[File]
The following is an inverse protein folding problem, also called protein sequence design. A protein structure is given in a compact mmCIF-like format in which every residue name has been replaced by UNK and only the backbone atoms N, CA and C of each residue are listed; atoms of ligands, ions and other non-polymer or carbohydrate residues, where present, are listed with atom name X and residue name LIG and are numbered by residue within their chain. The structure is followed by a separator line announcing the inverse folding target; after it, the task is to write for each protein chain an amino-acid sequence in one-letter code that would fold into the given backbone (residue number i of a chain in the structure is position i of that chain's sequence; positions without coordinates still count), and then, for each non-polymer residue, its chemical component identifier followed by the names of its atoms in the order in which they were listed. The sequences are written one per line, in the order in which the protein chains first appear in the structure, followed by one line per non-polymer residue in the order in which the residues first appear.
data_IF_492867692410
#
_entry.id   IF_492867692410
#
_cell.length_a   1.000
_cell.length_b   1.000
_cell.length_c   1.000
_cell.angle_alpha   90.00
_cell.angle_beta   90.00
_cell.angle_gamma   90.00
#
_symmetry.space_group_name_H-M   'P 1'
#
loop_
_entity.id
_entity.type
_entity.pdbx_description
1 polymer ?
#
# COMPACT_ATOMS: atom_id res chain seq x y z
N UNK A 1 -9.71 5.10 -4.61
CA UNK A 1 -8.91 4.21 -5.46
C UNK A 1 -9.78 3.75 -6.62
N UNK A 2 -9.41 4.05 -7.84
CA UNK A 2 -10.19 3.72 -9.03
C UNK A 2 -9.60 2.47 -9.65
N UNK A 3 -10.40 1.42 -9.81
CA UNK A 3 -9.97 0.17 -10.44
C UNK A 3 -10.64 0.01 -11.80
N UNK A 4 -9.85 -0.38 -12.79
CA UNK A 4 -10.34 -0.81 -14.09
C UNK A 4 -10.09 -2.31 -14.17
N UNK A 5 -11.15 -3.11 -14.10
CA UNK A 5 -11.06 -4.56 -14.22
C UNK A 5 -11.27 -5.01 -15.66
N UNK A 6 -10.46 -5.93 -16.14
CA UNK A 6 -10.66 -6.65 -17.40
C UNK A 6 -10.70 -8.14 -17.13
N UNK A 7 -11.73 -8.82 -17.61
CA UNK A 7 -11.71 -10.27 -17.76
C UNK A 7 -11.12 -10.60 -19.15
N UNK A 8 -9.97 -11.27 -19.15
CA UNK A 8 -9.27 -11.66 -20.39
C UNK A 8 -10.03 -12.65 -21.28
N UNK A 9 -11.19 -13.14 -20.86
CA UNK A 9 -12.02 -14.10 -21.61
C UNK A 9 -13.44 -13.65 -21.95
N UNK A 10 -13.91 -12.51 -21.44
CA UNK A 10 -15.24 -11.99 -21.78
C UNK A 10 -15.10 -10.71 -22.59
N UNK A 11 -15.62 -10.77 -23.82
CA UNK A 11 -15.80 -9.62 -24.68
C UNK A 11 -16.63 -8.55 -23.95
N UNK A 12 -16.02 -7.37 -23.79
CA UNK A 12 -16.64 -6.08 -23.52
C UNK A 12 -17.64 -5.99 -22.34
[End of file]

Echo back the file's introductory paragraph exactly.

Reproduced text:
The following is an inverse protein folding problem, also called protein sequence design. A protein structure is given in a compact mmCIF-like format in which every residue name has been replaced by UNK and only the backbone atoms N, CA and C of each residue are listed; atoms of ligands, ions and other non-polymer or carbohydrate residues, where present, are listed with atom name X and residue name LIG and are numbered by residue within their chain. The structure is followed by a separator line announcing the inverse folding target; after it, the task is to write for each protein chain an amino-acid sequence in one-letter code that would fold into the given backbone (residue number i of a chain in the structure is position i of that chain's sequence; positions without coordinates still count), and then, for each non-polymer residue, its chemical component identifier followed by the names of its atoms in the order in which they were listed. The sequences are written one per line, in the order in which the protein chains first appear in the structure, followed by one line per non-polymer residue in the order in which the residues first appear.